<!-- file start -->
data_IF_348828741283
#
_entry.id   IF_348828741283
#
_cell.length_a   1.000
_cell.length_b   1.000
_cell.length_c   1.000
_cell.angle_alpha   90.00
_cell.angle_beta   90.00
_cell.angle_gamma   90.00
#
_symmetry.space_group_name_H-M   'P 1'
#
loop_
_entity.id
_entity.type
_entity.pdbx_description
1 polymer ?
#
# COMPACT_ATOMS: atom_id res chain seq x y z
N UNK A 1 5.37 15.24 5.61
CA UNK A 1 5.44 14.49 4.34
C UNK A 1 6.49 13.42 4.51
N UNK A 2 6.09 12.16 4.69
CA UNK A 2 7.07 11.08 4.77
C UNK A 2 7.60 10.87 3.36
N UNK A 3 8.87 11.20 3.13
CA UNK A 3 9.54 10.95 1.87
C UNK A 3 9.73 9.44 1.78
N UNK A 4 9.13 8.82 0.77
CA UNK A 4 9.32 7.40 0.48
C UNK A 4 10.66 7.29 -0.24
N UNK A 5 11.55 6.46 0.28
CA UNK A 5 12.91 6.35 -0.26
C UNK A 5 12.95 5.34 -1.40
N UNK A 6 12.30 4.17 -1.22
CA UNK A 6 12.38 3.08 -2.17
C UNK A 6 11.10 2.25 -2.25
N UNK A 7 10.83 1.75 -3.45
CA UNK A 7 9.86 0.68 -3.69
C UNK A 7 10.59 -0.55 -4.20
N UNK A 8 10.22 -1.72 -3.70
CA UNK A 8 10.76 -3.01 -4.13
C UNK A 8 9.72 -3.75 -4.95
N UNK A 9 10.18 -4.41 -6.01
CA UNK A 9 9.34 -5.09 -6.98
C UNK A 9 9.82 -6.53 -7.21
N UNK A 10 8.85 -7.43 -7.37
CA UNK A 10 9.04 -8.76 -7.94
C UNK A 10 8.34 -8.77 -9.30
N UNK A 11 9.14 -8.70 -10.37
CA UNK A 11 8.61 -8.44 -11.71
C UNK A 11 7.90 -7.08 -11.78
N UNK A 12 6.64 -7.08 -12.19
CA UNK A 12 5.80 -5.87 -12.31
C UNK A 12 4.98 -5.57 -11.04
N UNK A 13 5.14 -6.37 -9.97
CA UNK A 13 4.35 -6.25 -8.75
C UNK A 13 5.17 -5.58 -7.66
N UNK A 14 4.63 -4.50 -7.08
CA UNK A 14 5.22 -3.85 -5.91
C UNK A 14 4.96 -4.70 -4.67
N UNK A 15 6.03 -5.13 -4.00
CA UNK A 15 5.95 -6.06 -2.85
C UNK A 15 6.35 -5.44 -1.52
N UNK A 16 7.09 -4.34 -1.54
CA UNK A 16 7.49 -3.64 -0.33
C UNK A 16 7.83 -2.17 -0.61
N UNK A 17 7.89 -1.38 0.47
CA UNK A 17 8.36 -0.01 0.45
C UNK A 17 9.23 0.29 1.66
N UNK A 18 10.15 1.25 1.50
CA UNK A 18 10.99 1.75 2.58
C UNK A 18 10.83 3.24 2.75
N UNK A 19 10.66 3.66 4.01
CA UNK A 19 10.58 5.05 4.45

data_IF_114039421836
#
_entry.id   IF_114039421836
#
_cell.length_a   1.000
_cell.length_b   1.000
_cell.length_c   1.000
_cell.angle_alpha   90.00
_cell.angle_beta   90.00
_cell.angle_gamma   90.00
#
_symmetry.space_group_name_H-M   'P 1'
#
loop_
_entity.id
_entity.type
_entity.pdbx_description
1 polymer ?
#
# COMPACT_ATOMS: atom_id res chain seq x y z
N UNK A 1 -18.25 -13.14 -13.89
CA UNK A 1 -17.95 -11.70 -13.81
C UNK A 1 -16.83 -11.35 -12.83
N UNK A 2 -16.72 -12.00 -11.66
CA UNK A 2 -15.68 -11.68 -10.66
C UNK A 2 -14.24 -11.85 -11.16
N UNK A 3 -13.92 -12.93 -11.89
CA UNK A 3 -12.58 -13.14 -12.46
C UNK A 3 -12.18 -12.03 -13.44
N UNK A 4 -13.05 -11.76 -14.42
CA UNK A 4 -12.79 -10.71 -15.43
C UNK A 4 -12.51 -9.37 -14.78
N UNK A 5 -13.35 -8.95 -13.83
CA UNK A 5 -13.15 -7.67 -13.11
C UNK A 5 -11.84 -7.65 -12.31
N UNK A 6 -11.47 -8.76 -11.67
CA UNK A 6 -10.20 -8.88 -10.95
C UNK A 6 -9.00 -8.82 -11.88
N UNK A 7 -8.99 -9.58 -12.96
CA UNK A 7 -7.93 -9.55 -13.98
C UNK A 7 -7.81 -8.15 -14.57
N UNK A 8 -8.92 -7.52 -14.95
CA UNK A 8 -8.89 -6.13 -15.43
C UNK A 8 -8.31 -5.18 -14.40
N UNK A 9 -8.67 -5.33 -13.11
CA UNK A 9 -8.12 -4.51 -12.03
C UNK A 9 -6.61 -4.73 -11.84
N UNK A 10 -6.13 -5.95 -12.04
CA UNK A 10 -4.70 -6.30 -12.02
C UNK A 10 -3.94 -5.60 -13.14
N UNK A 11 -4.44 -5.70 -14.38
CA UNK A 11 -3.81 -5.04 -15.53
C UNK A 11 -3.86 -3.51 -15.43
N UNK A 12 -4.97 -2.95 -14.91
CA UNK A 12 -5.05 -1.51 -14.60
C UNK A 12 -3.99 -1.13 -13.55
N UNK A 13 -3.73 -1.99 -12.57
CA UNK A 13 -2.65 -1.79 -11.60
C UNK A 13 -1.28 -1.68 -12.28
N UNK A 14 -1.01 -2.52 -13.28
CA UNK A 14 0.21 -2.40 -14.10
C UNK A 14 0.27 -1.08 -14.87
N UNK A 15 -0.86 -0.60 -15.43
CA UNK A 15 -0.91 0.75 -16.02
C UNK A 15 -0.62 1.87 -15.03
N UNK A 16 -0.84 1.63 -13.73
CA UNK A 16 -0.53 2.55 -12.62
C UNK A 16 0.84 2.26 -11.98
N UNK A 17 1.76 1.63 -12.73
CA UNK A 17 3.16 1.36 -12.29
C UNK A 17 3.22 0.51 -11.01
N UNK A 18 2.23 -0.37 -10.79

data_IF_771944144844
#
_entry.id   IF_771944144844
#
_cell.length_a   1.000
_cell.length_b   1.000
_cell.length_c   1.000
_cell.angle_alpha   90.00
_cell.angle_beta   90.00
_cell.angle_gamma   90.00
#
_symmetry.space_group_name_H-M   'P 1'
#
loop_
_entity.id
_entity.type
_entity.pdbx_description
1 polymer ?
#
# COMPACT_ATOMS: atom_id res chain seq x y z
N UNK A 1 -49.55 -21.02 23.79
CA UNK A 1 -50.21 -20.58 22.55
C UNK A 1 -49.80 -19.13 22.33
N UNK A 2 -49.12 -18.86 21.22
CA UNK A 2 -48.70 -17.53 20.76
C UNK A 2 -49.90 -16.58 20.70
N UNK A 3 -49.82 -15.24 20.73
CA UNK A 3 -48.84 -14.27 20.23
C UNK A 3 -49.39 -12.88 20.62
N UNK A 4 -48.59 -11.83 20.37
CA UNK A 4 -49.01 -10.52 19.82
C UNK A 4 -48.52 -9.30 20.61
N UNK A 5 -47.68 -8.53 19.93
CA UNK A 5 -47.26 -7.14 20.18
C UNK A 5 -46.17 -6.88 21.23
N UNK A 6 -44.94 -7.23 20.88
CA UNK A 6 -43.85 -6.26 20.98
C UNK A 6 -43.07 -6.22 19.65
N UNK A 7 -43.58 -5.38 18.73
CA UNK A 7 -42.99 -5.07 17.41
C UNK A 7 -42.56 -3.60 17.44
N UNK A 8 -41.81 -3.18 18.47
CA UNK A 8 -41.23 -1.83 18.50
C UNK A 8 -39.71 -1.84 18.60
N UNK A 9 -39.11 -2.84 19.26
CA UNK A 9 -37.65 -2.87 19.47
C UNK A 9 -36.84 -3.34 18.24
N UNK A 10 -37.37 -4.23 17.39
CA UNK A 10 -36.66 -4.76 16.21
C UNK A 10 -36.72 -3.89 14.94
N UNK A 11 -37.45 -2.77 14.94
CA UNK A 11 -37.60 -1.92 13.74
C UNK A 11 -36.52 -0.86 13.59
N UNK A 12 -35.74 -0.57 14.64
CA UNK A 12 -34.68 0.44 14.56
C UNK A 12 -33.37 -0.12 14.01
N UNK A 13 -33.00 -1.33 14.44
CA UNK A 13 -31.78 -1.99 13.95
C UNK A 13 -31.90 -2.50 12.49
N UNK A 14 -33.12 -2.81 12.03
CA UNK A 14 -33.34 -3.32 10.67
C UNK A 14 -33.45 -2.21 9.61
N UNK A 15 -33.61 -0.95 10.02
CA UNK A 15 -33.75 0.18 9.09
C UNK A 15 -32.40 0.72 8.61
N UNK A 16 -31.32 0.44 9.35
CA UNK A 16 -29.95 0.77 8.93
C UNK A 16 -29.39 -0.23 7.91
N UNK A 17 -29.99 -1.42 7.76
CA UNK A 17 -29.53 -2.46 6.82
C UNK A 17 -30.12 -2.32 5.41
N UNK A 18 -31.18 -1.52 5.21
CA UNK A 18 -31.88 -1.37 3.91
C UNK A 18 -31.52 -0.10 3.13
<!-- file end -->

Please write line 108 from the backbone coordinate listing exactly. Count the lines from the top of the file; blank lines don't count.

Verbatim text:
C UNK A 4 -12.51 -9.37 -14.78